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Kentucky spanked by Arkansas: 4 things to know and postgame banter

The Wildcats have now lost three games this season inside Rupp Arena.

CJ Fredrick Dylan Ballard - A Sea Of Blue

Did the bubble just burst on the 2022-23 season for the Kentucky Wildcats?

Unlikely, but this was a painful setback that definitely made things dicier when it comes to making the Big Dance.

Coming into the week, Coach John Calipari and the Wildcats were hanging by a thread to make this year’s NCAA Tournament, and another home loss, this time an 88-73 defeat to Arkansas on Tuesday night at Rupp Arena, was a bad loss to take at home.

Calipari pulled out all the stops against Arkansas, playing a 2-3 zone on multiple possessions, and the Cats even scored on an inbound play on an Oscar Tshiebwe jumper, neither of which has been part of Coach John Calipari’s script this season.

After making back-to-back turnovers to open the second half, Kentucky trailed 47-40 and Arkansas keep the pressure on by shooting better than 60 percent from the field to jump out to a 72-58 advantage with less than seven minutes remaining.

The Wildcats never could mount a comeback and now fall to 16-8 (7-4) on the season. The Wildcats have now lost three home games this season inside Rupp Arena.

Here are the four things you need to know from a disappointing loss.

First-half fireworks

A physical first half created a loud Rupp Arena crowd as Calipari was whistled for a technical foul with 33.3 seconds left in the half as assistant coaches and players had to restrain the Kentucky coach from getting ejected. Arkansas tested the Wildcats in the paint and an up-tempo game provided several highlights with blocked shots, bodies on the floor, and high-flying dunk attempts as the Razorbacks led 41-40 at halftime. Unfortunately, Kentucky was never able to regain its focus and got manhandled by Arkansas in the second half.

Wallace, Livingston continue to impress

Once again, the bright spot on Tuesday was the play of freshmen Cason Wallace and Chris Livingston in a losing effort.

Despite battling stiffness in his back, Wallace is the undisputed leader of the Kentucky offense, either hitting key jump shots or weaving his way to the rim to score off the bounce. He was forced to play big minutes on Tuesday after Sahvir Wheeler was unavailable due to an ankle injury during practice. Wallace led the team with 24 points.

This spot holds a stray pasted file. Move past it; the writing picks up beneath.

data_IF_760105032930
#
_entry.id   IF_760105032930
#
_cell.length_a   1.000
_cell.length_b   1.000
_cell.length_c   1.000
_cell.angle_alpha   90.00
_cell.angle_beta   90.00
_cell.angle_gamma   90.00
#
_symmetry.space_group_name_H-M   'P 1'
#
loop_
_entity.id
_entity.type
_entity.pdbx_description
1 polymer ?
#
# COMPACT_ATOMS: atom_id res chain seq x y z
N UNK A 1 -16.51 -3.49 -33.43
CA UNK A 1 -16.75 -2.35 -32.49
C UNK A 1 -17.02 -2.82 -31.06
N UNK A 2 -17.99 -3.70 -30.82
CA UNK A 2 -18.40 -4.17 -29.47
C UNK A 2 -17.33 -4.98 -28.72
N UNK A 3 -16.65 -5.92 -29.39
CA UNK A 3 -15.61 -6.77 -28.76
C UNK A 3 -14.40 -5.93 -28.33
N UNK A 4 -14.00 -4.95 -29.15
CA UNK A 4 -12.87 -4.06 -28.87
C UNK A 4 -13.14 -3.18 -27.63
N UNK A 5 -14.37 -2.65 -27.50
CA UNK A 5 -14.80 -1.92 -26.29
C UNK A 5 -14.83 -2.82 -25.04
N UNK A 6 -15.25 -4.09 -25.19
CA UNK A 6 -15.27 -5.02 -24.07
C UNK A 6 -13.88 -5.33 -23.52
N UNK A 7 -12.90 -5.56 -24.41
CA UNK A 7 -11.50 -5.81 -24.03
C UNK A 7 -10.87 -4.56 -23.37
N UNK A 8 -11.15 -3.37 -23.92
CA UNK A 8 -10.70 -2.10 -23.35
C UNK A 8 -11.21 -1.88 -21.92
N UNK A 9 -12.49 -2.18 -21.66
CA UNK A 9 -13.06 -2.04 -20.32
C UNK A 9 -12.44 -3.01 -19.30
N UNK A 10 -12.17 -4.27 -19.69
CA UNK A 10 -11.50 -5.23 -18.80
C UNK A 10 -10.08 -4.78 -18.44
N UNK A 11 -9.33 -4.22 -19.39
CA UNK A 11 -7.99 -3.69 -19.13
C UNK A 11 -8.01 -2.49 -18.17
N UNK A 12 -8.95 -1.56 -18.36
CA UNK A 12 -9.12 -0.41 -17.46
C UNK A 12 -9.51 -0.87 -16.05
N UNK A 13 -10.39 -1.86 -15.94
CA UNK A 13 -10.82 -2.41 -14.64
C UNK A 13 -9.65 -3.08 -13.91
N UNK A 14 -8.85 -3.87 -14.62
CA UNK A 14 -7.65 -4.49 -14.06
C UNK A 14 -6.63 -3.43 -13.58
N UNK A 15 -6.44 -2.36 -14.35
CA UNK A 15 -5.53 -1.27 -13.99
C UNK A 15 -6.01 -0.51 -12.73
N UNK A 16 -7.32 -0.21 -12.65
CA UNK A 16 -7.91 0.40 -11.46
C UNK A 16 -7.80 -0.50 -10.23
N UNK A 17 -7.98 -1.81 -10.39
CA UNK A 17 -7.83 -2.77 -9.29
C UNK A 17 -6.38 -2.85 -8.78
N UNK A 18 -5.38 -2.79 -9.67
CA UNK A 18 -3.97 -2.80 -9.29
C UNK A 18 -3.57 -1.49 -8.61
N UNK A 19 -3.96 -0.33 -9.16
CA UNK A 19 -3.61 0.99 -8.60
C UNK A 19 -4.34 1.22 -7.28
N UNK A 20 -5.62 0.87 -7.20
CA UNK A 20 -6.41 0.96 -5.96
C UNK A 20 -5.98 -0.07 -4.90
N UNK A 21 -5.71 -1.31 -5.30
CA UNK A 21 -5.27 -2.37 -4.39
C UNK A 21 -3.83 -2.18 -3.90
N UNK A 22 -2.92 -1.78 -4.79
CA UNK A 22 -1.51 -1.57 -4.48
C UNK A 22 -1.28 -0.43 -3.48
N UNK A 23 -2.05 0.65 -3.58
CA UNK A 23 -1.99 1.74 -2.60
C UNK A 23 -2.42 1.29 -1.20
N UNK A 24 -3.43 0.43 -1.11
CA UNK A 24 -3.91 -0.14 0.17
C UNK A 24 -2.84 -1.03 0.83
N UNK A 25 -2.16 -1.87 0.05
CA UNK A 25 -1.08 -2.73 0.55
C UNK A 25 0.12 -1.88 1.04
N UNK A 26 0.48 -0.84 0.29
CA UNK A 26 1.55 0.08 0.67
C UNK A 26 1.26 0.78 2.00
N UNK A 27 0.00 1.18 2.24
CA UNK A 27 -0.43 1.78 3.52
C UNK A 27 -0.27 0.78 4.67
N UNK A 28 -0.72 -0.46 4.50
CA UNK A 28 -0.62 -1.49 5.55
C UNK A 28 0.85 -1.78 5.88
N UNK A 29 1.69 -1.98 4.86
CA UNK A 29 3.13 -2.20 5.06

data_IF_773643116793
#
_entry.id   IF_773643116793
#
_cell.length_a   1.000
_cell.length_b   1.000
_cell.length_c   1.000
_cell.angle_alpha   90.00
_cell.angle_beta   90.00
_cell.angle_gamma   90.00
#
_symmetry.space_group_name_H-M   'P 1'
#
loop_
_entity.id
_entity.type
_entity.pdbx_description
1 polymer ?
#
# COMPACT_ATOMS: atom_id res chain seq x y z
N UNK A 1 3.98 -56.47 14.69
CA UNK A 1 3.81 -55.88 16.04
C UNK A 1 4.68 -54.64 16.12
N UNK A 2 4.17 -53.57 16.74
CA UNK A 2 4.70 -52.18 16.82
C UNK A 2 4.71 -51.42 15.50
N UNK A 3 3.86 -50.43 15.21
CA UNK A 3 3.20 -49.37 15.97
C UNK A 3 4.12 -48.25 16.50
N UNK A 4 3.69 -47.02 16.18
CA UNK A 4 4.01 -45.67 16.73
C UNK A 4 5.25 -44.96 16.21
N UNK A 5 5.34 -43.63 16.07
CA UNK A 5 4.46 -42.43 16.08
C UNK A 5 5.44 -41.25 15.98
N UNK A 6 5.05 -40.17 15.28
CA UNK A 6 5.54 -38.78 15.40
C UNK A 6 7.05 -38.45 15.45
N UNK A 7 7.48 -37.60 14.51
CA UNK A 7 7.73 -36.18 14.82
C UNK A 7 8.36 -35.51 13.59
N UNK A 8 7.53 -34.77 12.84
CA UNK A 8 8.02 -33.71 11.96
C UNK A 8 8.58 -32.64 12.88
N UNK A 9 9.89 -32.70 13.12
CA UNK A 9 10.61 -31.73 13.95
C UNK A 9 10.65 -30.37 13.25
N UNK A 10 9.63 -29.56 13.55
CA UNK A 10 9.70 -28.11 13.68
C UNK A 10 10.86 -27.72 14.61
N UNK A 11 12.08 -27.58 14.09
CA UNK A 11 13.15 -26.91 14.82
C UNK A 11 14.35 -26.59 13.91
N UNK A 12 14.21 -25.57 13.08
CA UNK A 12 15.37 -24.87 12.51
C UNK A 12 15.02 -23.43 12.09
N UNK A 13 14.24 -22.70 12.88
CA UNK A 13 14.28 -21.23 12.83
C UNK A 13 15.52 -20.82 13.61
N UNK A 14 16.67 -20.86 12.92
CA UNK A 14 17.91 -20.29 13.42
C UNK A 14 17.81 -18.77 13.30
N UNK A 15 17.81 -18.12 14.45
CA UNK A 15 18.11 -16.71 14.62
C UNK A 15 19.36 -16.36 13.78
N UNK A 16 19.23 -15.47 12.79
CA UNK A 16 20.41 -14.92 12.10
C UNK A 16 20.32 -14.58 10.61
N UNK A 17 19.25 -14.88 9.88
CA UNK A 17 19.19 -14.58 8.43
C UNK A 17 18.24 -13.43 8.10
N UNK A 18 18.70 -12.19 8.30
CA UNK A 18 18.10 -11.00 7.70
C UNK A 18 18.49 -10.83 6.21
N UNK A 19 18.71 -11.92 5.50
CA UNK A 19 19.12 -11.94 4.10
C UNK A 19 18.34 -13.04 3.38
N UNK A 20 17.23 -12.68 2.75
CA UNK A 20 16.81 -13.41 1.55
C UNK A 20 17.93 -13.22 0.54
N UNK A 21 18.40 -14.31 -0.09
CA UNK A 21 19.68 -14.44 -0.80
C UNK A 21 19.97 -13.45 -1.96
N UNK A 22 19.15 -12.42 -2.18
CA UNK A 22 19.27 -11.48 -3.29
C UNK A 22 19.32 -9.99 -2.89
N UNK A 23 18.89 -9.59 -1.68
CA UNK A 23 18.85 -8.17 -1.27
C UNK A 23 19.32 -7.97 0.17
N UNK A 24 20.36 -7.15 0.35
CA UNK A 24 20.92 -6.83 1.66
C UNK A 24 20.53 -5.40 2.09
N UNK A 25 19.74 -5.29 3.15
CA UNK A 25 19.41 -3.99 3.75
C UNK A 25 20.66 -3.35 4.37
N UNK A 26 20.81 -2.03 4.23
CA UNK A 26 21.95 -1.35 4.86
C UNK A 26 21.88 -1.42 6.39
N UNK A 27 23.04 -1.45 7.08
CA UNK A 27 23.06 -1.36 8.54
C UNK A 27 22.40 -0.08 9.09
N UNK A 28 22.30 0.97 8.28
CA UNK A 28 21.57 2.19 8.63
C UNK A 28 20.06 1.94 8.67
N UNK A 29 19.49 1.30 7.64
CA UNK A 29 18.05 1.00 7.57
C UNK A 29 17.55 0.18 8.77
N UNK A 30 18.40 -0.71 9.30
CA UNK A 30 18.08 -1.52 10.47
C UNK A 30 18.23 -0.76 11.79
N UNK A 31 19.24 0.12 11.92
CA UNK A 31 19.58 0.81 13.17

Livingston has also established himself as a key piece of the half-court offense, hitting timely shots and extended the floor with his three-point range. The freshman duo has become increasingly more important as Tshiebwe’s offensive numbers have dropped of late against more physical post players.

Daimion Collins is back in the rotation

Daimion Collins has found his role as a backup to Tshiebwe, who has a tendency to get into foul trouble and needs a fresh set of legs to be productive. Collins answered the call early, providing a spark off the bench on Tuesday, scoring seven points in six minutes of action that included a short jumper to close the half. Collins can certainly help UK on the offensive end with his length and athleticism but can be a liability on defense against more physical players. Collins only played a couple of minutes in the second half but should play key minutes from here on as Kentucky’s best rim protector.

What’s next for the Cats?

Kentucky now faces its final seven games of the regular season with three home games (No. 6 Tennessee, Auburn, and Vanderbilt) and four road trips (at Georgia, Mississippi State, Florida, and Arkansas). The Wildcats need to run the table in hopes of getting a high enough seed to make a serious run at the SEC Tournament in Nashville.